b. Critical: Processed ingredients either extracted from natural product or synthesized in the lab where halal certificate or questionnaire is required

c. Non-critical: Natural and non-processed ingredients where halal certificate or questionnaire or declaration is required.

During documentation control, all ingredients with regards to safety, toxicity and Halal status will be evaluated, the validity of halal certificates are checked, and questionnaires are studied. Finally, the compatibility of storage, lubricant, cleaning agents and packaging material to Halal-Tayyib are verified.

2. Physical/on-site audit: During on-site visit, production line is followed stepwise, and manufacturing premises, equipment and other facilities are ensured to be clean and free from filth, dirt, harmful and non-halal elements. All Standard Operating Procedures (SOP) for maintaining hygiene and safety are ensured to be adhered to Halal Guidelines (Halim et al. 2015).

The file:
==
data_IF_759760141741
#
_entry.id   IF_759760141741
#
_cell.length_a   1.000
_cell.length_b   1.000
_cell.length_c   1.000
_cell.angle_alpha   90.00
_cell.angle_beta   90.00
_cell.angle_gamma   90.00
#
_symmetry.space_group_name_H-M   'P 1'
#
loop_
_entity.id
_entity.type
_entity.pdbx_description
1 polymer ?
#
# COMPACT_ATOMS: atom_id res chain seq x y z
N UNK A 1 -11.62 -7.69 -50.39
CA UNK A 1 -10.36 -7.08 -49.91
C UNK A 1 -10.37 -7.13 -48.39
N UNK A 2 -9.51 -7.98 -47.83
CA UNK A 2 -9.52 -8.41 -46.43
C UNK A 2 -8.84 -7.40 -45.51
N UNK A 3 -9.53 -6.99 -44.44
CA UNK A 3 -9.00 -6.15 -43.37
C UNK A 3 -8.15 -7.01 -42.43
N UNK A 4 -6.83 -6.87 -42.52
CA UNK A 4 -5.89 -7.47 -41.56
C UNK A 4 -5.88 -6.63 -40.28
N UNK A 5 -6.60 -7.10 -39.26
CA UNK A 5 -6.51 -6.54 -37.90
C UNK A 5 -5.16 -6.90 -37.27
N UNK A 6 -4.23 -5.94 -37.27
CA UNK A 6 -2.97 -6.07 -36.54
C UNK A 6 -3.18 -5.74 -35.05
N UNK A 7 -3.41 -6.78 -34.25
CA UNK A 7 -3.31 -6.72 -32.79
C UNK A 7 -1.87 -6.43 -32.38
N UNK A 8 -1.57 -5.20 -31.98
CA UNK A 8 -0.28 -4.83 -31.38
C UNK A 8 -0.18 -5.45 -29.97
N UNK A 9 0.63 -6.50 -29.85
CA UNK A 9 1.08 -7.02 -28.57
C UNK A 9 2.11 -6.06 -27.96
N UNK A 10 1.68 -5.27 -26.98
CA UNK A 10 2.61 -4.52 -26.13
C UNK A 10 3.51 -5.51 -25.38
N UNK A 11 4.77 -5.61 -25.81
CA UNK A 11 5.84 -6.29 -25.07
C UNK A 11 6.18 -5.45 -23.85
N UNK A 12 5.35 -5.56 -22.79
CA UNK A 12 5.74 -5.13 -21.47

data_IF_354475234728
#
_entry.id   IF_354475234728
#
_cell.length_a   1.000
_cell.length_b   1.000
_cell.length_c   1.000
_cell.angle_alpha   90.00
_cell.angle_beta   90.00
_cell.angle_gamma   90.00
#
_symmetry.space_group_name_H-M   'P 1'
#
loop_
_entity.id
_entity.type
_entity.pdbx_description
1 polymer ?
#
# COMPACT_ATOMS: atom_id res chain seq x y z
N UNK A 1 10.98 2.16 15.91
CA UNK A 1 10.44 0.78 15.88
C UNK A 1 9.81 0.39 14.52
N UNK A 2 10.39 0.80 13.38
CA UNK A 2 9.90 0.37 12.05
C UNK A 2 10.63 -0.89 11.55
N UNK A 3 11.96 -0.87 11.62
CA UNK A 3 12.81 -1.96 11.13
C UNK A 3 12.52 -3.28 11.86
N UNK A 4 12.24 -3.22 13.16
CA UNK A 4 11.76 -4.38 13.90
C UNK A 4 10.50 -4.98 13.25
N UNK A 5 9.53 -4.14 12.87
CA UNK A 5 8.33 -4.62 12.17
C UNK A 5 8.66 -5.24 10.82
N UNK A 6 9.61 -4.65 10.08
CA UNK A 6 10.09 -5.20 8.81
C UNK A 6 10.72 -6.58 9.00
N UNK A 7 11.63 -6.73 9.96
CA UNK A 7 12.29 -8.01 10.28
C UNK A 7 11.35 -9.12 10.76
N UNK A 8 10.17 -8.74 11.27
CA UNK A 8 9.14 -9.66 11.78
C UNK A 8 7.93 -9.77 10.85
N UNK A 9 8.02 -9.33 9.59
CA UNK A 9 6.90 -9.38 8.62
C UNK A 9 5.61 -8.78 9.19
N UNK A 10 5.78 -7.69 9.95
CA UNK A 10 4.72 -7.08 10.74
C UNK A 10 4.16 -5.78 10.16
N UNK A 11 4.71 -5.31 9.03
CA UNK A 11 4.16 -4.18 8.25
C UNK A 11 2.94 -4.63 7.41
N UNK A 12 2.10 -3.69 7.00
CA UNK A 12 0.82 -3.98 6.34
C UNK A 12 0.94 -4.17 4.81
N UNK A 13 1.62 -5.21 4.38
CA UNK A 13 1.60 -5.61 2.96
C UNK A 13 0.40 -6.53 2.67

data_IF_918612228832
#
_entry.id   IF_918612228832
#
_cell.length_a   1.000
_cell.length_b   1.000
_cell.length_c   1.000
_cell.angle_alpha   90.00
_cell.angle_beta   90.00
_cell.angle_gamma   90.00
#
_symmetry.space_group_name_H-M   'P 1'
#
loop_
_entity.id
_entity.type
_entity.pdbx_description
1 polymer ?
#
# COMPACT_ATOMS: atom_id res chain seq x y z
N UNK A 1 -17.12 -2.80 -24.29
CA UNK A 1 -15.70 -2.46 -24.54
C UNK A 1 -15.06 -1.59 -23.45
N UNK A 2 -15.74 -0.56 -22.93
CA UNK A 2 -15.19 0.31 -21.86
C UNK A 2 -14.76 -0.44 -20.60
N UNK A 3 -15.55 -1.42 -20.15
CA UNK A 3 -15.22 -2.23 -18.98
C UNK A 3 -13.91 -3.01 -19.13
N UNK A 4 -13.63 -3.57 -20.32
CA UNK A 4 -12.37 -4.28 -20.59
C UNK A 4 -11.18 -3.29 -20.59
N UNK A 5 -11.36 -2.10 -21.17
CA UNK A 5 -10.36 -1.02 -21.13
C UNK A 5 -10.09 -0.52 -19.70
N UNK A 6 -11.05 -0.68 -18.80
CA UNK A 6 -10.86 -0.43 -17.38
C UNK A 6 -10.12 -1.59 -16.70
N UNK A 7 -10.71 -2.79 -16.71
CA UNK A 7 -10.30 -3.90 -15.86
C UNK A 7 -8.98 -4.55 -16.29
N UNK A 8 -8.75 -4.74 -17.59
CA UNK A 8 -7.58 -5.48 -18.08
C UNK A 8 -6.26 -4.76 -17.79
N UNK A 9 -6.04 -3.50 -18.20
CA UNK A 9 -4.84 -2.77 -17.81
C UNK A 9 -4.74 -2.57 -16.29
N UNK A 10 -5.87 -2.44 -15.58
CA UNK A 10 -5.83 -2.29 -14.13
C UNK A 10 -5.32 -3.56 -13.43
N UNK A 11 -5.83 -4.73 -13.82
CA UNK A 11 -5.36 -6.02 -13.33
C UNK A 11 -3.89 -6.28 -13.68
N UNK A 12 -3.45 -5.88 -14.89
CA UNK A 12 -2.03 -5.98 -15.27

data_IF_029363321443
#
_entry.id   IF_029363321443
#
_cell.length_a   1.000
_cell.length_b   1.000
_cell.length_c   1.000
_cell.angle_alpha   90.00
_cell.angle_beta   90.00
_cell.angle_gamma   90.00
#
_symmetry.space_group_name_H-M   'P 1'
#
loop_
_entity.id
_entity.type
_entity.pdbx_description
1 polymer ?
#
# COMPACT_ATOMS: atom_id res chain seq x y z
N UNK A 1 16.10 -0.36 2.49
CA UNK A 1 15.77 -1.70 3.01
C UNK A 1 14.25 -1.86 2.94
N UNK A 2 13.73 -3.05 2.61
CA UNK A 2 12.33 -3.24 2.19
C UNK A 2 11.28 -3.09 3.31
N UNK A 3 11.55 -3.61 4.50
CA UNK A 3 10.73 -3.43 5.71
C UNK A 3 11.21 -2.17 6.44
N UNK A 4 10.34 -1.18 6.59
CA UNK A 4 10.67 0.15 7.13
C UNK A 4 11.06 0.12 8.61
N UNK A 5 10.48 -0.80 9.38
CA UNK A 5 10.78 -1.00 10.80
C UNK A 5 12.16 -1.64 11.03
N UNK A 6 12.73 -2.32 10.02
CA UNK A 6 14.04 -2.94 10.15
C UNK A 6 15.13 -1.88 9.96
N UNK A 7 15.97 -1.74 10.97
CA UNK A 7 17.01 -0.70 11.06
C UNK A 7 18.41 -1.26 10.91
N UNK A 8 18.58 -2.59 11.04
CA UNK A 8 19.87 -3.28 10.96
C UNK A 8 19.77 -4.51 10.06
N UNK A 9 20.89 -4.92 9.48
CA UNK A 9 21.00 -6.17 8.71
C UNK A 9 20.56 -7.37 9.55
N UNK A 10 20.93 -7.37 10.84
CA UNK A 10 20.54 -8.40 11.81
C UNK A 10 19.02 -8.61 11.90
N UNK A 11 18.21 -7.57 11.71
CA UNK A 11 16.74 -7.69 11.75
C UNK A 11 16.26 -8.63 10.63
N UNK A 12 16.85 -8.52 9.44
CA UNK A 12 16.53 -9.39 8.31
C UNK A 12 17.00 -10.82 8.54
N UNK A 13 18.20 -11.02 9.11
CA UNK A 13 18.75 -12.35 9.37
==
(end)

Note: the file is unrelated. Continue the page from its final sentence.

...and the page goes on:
3. Review/closing meeting: At the end of the audit, critical remarks are mention, missing documents are presented, request for special procedures are pointed out. The final report will be submitted to the religious committee and decision will be made.

Certifying Bodies

 Certifying bodies insists on both physical and spiritual cleanliness “He loves those who keep clean."   Chapter 2, Al-Baqarah: 222)“ "And   purify your clothes" (Chapter 74, Al-Mudathir: 4), thus, utilizing both concepts, Halal and Tayyib is essential in certifying food and pharmaceutical industries (Sadeeqa 2015). Halal certification cannot be done by religious scholars, as they are unable to deal with all Halal issues, certification required highly qualified scientists particularly in the field of chemistry, food technology or other related science with pharmaceutical background and expert in religious jurisprudence to cover all Halal issues. 

Drugs with animal derived ingredients